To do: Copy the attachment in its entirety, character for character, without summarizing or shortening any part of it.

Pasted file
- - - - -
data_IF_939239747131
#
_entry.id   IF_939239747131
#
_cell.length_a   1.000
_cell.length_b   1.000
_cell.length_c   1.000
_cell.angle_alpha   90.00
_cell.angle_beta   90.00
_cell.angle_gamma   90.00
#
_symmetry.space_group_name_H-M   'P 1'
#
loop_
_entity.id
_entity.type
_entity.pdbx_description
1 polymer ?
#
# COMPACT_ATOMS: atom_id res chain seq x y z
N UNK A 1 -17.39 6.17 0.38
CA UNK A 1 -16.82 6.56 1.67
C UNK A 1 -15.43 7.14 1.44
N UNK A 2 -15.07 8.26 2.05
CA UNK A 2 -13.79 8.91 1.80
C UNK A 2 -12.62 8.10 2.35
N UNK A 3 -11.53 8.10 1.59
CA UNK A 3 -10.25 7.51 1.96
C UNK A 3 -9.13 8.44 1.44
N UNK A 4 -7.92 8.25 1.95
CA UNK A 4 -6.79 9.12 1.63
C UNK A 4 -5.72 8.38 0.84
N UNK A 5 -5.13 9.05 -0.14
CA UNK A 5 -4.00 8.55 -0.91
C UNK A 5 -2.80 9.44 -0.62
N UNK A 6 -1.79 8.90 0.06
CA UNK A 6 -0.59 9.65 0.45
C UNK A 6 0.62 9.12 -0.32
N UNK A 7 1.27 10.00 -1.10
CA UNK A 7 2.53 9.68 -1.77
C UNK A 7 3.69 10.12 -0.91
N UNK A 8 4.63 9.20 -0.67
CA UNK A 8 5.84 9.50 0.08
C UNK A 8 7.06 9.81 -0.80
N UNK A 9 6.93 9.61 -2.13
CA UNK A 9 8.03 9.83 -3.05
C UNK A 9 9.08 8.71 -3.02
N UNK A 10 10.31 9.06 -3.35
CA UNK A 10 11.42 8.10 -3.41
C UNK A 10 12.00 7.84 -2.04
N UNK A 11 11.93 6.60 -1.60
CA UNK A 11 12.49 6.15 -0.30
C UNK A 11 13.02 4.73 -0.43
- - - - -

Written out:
data_IF_939239747131
#
_entry.id   IF_939239747131
#
_cell.length_a   1.000
_cell.length_b   1.000
_cell.length_c   1.000
_cell.angle_alpha   90.00
_cell.angle_beta   90.00
_cell.angle_gamma   90.00
#
_symmetry.space_group_name_H-M   'P 1'
#
loop_
_entity.id
_entity.type
_entity.pdbx_description
1 polymer ?
#
# COMPACT_ATOMS: atom_id res chain seq x y z
N UNK A 1 -17.39 6.17 0.38
CA UNK A 1 -16.82 6.56 1.67
C UNK A 1 -15.43 7.14 1.44
N UNK A 2 -15.07 8.26 2.05
CA UNK A 2 -13.79 8.91 1.80
C UNK A 2 -12.62 8.10 2.35
N UNK A 3 -11.53 8.10 1.59
CA UNK A 3 -10.25 7.51 1.96
C UNK A 3 -9.13 8.44 1.44
N UNK A 4 -7.92 8.25 1.95
CA UNK A 4 -6.79 9.12 1.63
C UNK A 4 -5.72 8.38 0.84
N UNK A 5 -5.13 9.05 -0.14
CA UNK A 5 -4.00 8.55 -0.91
C UNK A 5 -2.80 9.44 -0.62
N UNK A 6 -1.79 8.90 0.06
CA UNK A 6 -0.59 9.65 0.45
C UNK A 6 0.62 9.12 -0.32
N UNK A 7 1.27 10.00 -1.10
CA UNK A 7 2.53 9.68 -1.77
C UNK A 7 3.69 10.12 -0.91
N UNK A 8 4.63 9.20 -0.67
CA UNK A 8 5.84 9.50 0.08
C UNK A 8 7.06 9.81 -0.80
N UNK A 9 6.93 9.61 -2.13
CA UNK A 9 8.03 9.83 -3.05
C UNK A 9 9.08 8.71 -3.02
N UNK A 10 10.31 9.06 -3.35
CA UNK A 10 11.42 8.10 -3.41
C UNK A 10 12.00 7.84 -2.04
N UNK A 11 11.93 6.60 -1.60
CA UNK A 11 12.49 6.15 -0.30
C UNK A 11 13.02 4.73 -0.43